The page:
peopleFirst Gollum, then King Kong - now the actor is swinging through trees in Dawn of the Planet of the Apes
Arts and Entertainment
Blackman: Landscape of children’s literature does not reflect the cultural diversity of young people
booksMalorie Blackman appeals for a better ethnic mix of authors and characters and the illustrator Quentin Blake comes to the rescue
News
One Direction star Harry Styles who says he has no plans to follow his pal Cara Delevingne down the catwalk.
peopleManagement confirms rumours singer is going it alone are false
Voices
Mrs Brown's Boy: D'Movie has been a huge commercial success
voicesWhen it comes to national stereotyping, the Irish know it can pay to play up to outsiders' expectations, says DJ Taylor
Arts and Entertainment
Curtain calls: Madani Younis
theatreMadani Younis wants the neighbourhood to follow his work as closely as his audiences do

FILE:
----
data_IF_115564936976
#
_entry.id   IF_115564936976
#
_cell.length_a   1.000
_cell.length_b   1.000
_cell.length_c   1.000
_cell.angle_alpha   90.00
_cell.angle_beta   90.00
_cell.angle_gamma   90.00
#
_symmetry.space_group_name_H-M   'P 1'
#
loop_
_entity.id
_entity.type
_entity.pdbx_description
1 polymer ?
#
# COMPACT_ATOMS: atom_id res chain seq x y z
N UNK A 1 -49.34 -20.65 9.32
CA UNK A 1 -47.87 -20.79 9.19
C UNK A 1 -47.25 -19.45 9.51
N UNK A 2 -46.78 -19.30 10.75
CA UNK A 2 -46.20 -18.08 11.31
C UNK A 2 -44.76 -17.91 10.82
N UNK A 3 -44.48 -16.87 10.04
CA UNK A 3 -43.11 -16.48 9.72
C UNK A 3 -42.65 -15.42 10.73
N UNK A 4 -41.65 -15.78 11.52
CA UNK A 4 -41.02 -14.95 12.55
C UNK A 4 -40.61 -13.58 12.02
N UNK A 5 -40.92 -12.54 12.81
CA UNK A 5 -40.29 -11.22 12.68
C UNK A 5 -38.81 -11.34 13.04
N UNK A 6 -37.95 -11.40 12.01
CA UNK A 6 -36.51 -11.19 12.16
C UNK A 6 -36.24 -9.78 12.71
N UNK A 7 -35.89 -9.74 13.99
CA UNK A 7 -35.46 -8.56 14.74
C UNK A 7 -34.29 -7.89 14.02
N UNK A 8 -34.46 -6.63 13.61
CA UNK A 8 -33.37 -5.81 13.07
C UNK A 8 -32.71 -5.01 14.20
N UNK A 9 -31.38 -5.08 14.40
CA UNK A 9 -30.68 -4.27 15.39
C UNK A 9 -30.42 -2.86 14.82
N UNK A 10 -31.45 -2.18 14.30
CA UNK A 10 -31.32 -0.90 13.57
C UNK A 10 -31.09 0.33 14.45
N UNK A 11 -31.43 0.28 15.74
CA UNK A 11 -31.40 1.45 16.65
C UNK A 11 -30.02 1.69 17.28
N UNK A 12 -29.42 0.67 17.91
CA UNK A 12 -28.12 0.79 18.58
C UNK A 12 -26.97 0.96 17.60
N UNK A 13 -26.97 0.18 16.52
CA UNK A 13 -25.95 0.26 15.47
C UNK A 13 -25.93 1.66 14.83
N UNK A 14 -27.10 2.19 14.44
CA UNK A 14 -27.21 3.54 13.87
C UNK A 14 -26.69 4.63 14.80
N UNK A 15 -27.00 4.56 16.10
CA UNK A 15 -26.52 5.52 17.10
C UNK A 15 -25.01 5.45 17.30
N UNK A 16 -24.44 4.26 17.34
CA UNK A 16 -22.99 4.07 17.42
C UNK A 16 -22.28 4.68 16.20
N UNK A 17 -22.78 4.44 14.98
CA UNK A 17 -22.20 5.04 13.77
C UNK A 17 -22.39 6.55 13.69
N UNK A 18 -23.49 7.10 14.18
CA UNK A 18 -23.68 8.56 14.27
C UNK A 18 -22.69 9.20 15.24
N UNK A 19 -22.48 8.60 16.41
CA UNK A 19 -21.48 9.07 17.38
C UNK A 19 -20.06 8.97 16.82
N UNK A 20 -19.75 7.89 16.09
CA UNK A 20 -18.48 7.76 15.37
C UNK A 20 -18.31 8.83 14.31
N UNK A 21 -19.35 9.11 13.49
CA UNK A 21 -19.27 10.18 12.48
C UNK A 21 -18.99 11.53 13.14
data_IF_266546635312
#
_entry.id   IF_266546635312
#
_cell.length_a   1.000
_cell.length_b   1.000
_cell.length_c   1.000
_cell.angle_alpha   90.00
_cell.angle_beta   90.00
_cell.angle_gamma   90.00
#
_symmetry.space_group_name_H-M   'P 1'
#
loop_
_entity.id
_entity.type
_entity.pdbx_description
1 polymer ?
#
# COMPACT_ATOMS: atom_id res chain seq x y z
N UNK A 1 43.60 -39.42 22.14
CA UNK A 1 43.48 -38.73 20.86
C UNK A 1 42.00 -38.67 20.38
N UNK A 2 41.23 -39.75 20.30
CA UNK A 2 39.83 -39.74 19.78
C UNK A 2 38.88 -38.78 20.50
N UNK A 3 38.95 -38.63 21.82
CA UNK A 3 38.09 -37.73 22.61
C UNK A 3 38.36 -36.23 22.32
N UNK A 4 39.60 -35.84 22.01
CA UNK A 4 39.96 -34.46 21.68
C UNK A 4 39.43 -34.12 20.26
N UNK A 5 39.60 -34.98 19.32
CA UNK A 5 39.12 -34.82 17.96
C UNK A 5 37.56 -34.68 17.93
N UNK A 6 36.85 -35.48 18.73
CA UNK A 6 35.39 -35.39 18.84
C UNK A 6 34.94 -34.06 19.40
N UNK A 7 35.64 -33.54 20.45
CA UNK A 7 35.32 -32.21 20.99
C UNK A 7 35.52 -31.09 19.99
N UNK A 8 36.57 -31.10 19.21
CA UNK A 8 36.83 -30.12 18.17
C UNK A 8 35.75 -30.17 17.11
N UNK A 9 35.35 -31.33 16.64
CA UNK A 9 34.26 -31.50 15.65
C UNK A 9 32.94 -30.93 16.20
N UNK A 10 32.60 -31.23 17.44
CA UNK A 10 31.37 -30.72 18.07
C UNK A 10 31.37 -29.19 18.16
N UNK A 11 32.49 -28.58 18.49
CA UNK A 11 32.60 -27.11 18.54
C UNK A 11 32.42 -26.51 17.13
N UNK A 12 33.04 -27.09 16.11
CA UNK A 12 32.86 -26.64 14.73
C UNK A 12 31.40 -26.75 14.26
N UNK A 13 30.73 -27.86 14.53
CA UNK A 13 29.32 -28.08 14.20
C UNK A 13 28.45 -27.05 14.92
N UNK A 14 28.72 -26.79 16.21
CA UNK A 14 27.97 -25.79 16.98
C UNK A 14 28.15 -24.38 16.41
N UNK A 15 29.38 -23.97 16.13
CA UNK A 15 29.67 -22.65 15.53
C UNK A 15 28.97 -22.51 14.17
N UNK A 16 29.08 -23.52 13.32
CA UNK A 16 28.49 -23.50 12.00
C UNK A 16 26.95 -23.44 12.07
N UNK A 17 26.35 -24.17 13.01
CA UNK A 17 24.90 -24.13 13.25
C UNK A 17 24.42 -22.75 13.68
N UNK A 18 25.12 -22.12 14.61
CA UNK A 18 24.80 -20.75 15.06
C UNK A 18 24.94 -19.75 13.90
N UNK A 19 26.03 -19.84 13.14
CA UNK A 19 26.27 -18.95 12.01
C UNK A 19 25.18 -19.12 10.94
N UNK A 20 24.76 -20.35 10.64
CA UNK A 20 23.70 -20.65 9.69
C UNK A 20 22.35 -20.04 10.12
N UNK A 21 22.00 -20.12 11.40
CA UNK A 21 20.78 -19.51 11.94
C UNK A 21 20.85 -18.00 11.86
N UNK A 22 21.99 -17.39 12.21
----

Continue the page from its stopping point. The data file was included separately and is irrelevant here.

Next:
Life and Style
Douglas McMaster says the food industry is ‘traumatised’
food + drinkSilo in Brighton will have just six staple dishes on the menu every day, including one meat option, one fish, one vegan, and one 'wild card'
Sport
Mario Balotelli, Divock Origi, Loic Remy, Wilfried Bony and Karim Benzema
transfersBony, Benzema and the other transfer targets
Life and Style
Once a month, waistline watcher Suran steps into a 3D body scanner that maps his body shape and records measurements with pinpoint accuracy
techFrom heart rates to happiness, there is little this fast-growing, self-tracking community won't monitor
News
Soft power: Matthew Barzun
peopleThe US Ambassador to London, Matthew Barzun, holds 'jeans and beer' gigs at his official residence. He says it's all part of the job